How about using this opportunity to spread some awareness of the disease? And just as importantly, how about we demand that we get good, accurate information in our news? People count on that and they deserve that much.
Multiple sclerosis, which led to the recent death of actress Annette Funicello, affects more than 2.5 million people worldwide, according to the National Multiple Sclerosis Society. Because it is the most common neurologic disease among young adults, there's increasing urgency to find a cure.
While anyone can develop MS, there are environmental patterns that identify vulnerable populations. The National MS Society reports that women are diagnosed with MS at least two to three times more often than men, and most are diagnosed between the ages of 20 and 50. Geographically, people who live in more temperate regions, further from the equator, are more likely to develop MS.
Research studies suggest genetic factors and ethnicity may also play a role. The disease is more common in Caucasians, especially those of European descent, but also occurs in African-American, Hispanic/Latino ethnic groups and, more rarely, in Asians.
WHAT IS MS?
MS is an autoimmune demyelinating disease that affects the central nervous system. According to the USC Multiple Sclerosis Comprehensive Care Center and Research Group, "autoimmune diseases are those in which the body's own immune system, which normally targets and destroys substances foreign to the body, mistakenly attacks normal tissues."
In MS, the immune system attacks myelin, the fatty, insulating tissue that wraps around the fingerlike projections from nerve cells called nerve processes, much like the insulation on electrical cords. Nerve processes facilitate communication between the central nervous system and different parts of the body. Damage to myelin makes it difficult for the brain to send and receive messages from the body. This can lead to the many symptoms of MS.
Myelin damage is accompanied by inflammation in the central nervous system, much like the redness and swelling experienced when we cut a finger or scape a knee. Constant inflammation and damage lead to a buildup of scar tissue, or plaques, which can be detected through magnetic resonance imaging (MRI). Early in the disease, damage to myelin may be repaired, but as MS progresses, repaired processes are likely to break down.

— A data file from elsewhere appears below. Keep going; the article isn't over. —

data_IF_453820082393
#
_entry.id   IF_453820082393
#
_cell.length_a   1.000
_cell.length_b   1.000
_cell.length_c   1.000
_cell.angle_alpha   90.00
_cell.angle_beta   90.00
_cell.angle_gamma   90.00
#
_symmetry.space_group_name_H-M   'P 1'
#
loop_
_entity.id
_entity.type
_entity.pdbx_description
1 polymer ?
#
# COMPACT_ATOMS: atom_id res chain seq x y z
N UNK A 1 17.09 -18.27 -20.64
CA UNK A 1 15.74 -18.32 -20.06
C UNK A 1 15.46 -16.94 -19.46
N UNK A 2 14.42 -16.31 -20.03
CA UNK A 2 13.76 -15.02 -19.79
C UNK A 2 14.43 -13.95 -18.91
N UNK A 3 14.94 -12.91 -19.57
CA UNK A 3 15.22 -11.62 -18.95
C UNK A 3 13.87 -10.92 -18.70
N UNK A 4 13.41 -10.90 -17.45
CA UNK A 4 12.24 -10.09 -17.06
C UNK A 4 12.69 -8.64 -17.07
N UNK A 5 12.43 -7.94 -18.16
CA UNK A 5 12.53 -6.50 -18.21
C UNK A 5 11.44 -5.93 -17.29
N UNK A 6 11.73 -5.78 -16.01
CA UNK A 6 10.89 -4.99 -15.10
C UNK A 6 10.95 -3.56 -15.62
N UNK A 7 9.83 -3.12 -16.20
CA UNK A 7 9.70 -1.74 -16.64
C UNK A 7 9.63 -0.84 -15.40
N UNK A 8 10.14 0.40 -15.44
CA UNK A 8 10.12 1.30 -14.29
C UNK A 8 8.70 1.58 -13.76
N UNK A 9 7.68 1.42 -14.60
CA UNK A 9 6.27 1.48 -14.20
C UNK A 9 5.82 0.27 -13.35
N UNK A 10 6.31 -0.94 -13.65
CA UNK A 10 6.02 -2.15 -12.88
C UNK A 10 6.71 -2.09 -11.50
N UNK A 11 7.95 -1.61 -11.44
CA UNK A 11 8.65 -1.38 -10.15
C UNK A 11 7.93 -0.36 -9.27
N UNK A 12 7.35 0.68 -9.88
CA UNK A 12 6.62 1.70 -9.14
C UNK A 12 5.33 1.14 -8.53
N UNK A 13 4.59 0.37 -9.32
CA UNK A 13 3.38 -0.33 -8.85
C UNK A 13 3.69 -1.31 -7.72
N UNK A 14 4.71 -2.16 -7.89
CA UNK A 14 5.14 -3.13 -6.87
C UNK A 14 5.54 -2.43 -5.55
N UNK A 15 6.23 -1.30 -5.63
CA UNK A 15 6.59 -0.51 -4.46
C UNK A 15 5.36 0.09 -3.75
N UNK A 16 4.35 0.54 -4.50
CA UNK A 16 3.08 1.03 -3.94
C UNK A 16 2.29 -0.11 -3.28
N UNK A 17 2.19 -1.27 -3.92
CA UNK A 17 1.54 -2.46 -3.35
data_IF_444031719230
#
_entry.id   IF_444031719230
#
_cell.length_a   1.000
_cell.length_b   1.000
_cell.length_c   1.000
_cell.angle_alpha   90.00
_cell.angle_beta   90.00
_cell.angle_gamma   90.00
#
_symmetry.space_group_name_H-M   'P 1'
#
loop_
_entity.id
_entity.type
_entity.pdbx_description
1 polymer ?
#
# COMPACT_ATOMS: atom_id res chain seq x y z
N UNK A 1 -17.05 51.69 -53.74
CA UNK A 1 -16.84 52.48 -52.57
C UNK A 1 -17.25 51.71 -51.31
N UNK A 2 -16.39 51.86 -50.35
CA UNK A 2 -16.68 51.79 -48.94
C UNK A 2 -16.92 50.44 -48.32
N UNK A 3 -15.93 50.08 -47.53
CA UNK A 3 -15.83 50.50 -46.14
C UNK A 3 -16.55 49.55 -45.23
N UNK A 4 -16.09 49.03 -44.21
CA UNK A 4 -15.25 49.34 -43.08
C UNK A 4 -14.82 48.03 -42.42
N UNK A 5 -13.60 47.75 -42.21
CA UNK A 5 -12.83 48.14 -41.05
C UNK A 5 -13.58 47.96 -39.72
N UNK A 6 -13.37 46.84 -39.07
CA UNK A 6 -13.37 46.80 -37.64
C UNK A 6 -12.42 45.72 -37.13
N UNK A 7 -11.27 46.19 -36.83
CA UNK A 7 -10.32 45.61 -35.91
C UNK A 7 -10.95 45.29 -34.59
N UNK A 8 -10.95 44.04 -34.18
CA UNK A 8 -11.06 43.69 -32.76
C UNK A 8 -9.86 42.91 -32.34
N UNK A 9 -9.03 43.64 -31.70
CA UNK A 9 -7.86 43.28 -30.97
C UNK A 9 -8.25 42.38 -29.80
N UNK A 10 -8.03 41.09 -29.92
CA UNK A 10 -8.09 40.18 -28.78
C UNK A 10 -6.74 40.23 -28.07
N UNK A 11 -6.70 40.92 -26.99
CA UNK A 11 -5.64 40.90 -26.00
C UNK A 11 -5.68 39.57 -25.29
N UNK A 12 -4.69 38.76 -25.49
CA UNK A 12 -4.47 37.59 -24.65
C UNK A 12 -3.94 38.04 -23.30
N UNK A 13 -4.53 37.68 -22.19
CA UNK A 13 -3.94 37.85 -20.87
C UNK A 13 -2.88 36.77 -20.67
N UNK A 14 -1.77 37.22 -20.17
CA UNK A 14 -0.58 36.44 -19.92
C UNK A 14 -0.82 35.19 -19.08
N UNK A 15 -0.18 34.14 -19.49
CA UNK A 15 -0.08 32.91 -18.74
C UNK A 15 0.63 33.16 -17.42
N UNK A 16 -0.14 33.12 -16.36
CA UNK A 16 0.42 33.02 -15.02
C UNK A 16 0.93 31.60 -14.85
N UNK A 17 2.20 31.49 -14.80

MAKING A DIAGNOSIS
According to the Multiple Sclerosis Association of America (MSAA), neurologists most reliably diagnose MS through exams and lab tests. Laboratory tests are especially important because they can rule out other diseases that may have symptoms similar to MS.
Key evaluations include:
1. Medical history and neurologic exam. A physician obtains a medical history from a patient or suitable person who is familiar with the patient. Medical history includes information such as name, birthplace, family history, travel, allergies and other important details about a patient's life. Medical history reports help physicians formulate a diagnosis and provide appropriate medical care.
Physicians can also perform a variety of neurologic exams to evaluate functions such as vision, motor activity (e.g., ability to walk or maintain balance, coordination), sensory modalities (e.g., ability to feel and locate touch and pain), memory, ability to concentrate and mental and emotional health.
"In several cases, medical history, neurologic exams and an MRI may provide sufficient evidence for MS diagnosis. Neurologic exams provide evidence of damage that has occurred or is occurring in the central nervous system, and an MRI may prove this," says Lilyana Amezcua, M.D., assistant professor of clinical neurology, co-chief and medical director of the Multiple Sclerosis Comprehensive Care Center and Research Group at Keck School of Medicine of the University of Southern California (USC). If a diagnosis cannot be confirmed through these criteria, there are additional tests available.